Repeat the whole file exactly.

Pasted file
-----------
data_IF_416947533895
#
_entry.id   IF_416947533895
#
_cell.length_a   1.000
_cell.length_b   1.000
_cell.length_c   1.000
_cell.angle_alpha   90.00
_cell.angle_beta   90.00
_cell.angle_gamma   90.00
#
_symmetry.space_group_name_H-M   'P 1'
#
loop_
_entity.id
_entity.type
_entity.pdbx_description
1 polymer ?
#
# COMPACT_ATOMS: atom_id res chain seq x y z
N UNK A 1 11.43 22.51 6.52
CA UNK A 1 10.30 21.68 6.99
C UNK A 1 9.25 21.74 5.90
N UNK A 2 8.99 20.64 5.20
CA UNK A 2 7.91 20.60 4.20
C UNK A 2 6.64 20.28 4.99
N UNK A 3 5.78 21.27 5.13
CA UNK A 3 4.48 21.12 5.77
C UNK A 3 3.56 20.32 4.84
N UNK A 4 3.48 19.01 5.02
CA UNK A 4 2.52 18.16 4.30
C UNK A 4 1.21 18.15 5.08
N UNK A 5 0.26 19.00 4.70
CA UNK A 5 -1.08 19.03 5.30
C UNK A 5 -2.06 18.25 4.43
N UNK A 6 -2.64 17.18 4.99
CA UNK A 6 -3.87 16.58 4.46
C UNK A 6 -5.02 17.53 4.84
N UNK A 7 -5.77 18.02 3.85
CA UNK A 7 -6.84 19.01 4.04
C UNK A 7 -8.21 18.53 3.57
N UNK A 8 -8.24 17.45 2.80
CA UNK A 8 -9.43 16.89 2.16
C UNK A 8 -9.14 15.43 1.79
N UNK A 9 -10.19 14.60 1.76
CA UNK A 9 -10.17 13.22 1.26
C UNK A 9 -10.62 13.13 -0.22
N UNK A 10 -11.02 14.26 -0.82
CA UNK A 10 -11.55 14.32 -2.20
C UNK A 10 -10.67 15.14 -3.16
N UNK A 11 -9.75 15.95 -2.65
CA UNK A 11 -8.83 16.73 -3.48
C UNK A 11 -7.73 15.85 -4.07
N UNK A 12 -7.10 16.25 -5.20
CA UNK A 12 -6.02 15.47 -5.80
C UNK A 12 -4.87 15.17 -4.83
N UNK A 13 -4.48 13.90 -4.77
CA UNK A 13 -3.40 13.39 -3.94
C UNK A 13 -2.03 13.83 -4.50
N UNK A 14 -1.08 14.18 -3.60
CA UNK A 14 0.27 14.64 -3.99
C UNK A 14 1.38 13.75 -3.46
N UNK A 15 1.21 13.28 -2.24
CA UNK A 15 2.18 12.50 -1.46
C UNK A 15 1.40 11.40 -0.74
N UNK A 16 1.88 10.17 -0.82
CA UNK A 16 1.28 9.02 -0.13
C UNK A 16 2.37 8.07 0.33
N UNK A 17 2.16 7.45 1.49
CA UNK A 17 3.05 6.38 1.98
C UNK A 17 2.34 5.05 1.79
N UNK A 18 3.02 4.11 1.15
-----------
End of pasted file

data_IF_416947533895
#
_entry.id   IF_416947533895
#
_cell.length_a   1.000
_cell.length_b   1.000
_cell.length_c   1.000
_cell.angle_alpha   90.00
_cell.angle_beta   90.00
_cell.angle_gamma   90.00
#
_symmetry.space_group_name_H-M   'P 1'
#
loop_
_entity.id
_entity.type
_entity.pdbx_description
1 polymer ?
#
# COMPACT_ATOMS: atom_id res chain seq x y z
N UNK A 1 11.43 22.51 6.52
CA UNK A 1 10.30 21.68 6.99
C UNK A 1 9.25 21.74 5.90
N UNK A 2 8.99 20.64 5.20
CA UNK A 2 7.91 20.60 4.20
C UNK A 2 6.64 20.28 4.99
N UNK A 3 5.78 21.27 5.13
CA UNK A 3 4.48 21.12 5.77
C UNK A 3 3.56 20.32 4.84
N UNK A 4 3.48 19.01 5.02
CA UNK A 4 2.52 18.16 4.30
C UNK A 4 1.21 18.15 5.08
N UNK A 5 0.26 19.00 4.70
CA UNK A 5 -1.08 19.03 5.30
C UNK A 5 -2.06 18.25 4.43
N UNK A 6 -2.64 17.18 4.99
CA UNK A 6 -3.87 16.58 4.46
C UNK A 6 -5.02 17.53 4.84
N UNK A 7 -5.77 18.02 3.85
CA UNK A 7 -6.84 19.01 4.04
C UNK A 7 -8.21 18.53 3.57
N UNK A 8 -8.24 17.45 2.80
CA UNK A 8 -9.43 16.89 2.16
C UNK A 8 -9.14 15.43 1.79
N UNK A 9 -10.19 14.60 1.76
CA UNK A 9 -10.17 13.22 1.26
C UNK A 9 -10.62 13.13 -0.22
N UNK A 10 -11.02 14.26 -0.82
CA UNK A 10 -11.55 14.32 -2.20
C UNK A 10 -10.67 15.14 -3.16
N UNK A 11 -9.75 15.95 -2.65
CA UNK A 11 -8.83 16.73 -3.48
C UNK A 11 -7.73 15.85 -4.07
N UNK A 12 -7.10 16.25 -5.20
CA UNK A 12 -6.02 15.47 -5.80
C UNK A 12 -4.87 15.17 -4.83
N UNK A 13 -4.48 13.90 -4.77
CA UNK A 13 -3.40 13.39 -3.94
C UNK A 13 -2.03 13.83 -4.50
N UNK A 14 -1.08 14.18 -3.60
CA UNK A 14 0.27 14.64 -3.99
C UNK A 14 1.38 13.75 -3.46
N UNK A 15 1.21 13.28 -2.24
CA UNK A 15 2.18 12.50 -1.46
C UNK A 15 1.40 11.40 -0.74
N UNK A 16 1.88 10.17 -0.82
CA UNK A 16 1.28 9.02 -0.13
C UNK A 16 2.37 8.07 0.33
N UNK A 17 2.16 7.45 1.49
CA UNK A 17 3.05 6.38 1.98
C UNK A 17 2.34 5.05 1.79
N UNK A 18 3.02 4.11 1.15